Thanks to a healthy modding community, there are tons of different CyanogenMod themes to choose from. Prefer LG's or Samsung's interfaces for some weird reason? No sweat, just go to the Themes Showcase app and download what you want. Most of them aren't perfect ports (some only feature select parts of the UI, like icons, buttons or fonts), but they will at least offer you some of the familiarity of what you're used to. You can also choose to download a number of different fonts, sound packs, boot animations and wallpapers.
The One comes with a set of capacitive keys below the screen, but you can deactivate them and opt for a virtual bar of soft buttons instead. It may not make sense to do that if you're trying to squeeze as much real estate as possible out of your screen space, however. If you choose to keep the on-screen bar, CM will let you add, take away and rearrange the buttons that appear there.
You can also customize the status bar to show the clock, battery percentage (and the type of indicator it uses) and the number of notifications for certain apps, like Gmail. You'll also be able to adjust screen brightness just by sliding your finger to the left or right on the bar, and you can choose to add a double-tap-to-sleep option.
If you want to change which tiles show up in your quick settings menu (and the order in which they're shown), you can do that by hitting a plus icon near the top. And by the way, instead of having to use a two-finger gesture to open that menu, it's possible to pull down on the right side of the status bar to get there -- pulling down on the left would bring up the standard notification bar. Finally, you can also change which shortcuts show up on the lock screen, as well as the quick launch shortcuts that appear when you slide up from the home button. I could keep talking about more stuff you can tweak, but you get the idea -- you can do a lot. And part of the fun is discovering new settings to tweak.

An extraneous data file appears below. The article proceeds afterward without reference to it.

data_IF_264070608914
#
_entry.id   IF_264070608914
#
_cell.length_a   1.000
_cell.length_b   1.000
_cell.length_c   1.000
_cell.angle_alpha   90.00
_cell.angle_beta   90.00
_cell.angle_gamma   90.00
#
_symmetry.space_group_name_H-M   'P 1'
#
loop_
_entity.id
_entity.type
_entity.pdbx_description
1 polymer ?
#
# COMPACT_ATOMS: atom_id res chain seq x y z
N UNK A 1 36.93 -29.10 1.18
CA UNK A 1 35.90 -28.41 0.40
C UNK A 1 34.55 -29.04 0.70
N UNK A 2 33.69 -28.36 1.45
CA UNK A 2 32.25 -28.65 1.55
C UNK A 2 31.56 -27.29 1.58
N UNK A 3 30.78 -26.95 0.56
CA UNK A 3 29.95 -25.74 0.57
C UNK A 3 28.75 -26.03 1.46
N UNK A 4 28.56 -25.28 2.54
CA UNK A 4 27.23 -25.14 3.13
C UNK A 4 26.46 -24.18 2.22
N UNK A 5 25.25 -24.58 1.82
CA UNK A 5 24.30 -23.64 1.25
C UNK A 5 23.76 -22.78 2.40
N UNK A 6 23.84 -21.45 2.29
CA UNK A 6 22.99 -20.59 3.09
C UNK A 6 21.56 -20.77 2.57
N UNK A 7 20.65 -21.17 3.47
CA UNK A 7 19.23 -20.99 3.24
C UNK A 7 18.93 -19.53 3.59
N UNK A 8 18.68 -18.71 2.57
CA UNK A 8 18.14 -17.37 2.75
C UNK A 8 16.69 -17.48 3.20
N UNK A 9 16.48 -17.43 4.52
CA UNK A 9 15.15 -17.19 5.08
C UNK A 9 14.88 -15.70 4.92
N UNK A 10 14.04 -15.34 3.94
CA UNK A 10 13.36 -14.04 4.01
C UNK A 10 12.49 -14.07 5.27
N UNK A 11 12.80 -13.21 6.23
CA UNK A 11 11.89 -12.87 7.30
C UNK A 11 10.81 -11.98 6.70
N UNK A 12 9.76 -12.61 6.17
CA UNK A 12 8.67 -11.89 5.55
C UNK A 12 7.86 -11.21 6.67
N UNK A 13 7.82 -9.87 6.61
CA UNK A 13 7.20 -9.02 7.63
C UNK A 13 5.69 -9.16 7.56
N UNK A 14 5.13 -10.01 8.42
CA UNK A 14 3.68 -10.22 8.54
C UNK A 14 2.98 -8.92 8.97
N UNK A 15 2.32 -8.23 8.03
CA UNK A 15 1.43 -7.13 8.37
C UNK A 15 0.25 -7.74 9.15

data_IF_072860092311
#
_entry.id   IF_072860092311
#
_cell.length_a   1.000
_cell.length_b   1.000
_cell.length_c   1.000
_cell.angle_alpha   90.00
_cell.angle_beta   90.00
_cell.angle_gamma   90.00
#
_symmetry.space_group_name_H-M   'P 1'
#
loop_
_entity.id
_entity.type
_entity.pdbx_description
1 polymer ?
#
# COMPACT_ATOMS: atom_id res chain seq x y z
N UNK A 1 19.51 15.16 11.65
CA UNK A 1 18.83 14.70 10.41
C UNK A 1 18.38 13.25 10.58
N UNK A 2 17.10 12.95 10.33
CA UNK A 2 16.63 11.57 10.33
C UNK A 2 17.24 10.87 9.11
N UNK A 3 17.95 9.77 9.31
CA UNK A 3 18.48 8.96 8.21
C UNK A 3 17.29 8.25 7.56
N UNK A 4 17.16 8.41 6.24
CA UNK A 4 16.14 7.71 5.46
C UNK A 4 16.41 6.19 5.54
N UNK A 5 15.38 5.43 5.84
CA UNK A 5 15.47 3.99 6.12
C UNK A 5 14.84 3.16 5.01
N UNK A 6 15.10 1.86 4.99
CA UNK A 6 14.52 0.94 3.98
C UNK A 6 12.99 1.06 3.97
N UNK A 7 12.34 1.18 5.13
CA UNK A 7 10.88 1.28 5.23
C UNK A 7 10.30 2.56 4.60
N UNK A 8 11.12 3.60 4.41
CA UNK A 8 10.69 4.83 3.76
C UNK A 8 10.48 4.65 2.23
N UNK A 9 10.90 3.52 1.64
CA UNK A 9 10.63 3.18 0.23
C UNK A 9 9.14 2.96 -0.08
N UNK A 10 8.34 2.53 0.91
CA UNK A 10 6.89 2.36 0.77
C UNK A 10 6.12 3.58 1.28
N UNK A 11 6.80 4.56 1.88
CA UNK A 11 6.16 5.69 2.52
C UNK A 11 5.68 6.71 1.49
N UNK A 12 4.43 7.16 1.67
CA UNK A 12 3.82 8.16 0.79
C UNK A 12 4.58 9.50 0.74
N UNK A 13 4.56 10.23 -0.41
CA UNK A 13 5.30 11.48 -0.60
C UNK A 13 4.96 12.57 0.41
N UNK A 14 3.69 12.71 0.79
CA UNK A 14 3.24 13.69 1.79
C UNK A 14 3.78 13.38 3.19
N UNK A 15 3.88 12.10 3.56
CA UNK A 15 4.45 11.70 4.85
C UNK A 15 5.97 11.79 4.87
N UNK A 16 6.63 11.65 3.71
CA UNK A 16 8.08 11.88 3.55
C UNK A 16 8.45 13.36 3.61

The One lets you use gestures to activate different parts of the phone. Oddly, this is one of the few parts of the OS that isn't customizable. A double-tap wakes the device; a V motion activates the LED flashlight; two fingers up/down will turn on your music; and a circular gesture gets you straight into the camera. These gestures were incredibly sensitive on my pre-release unit, so I would often hear music coming from the phone as it sat in my pants pocket. Hopefully OnePlus and Cyanogen will fine-tune this as the One gets closer to an official launch.
Lastly, during the course of my review I stumbled upon one of the One's best features: always-listening voice recognition, thanks to Qualcomm. CM throws in a few modifications of its own to add more customization. After the phone learns your voice, you can say
"Hey Snapdragon" "OK OnePlus" to activate Google Now or any app of your choice.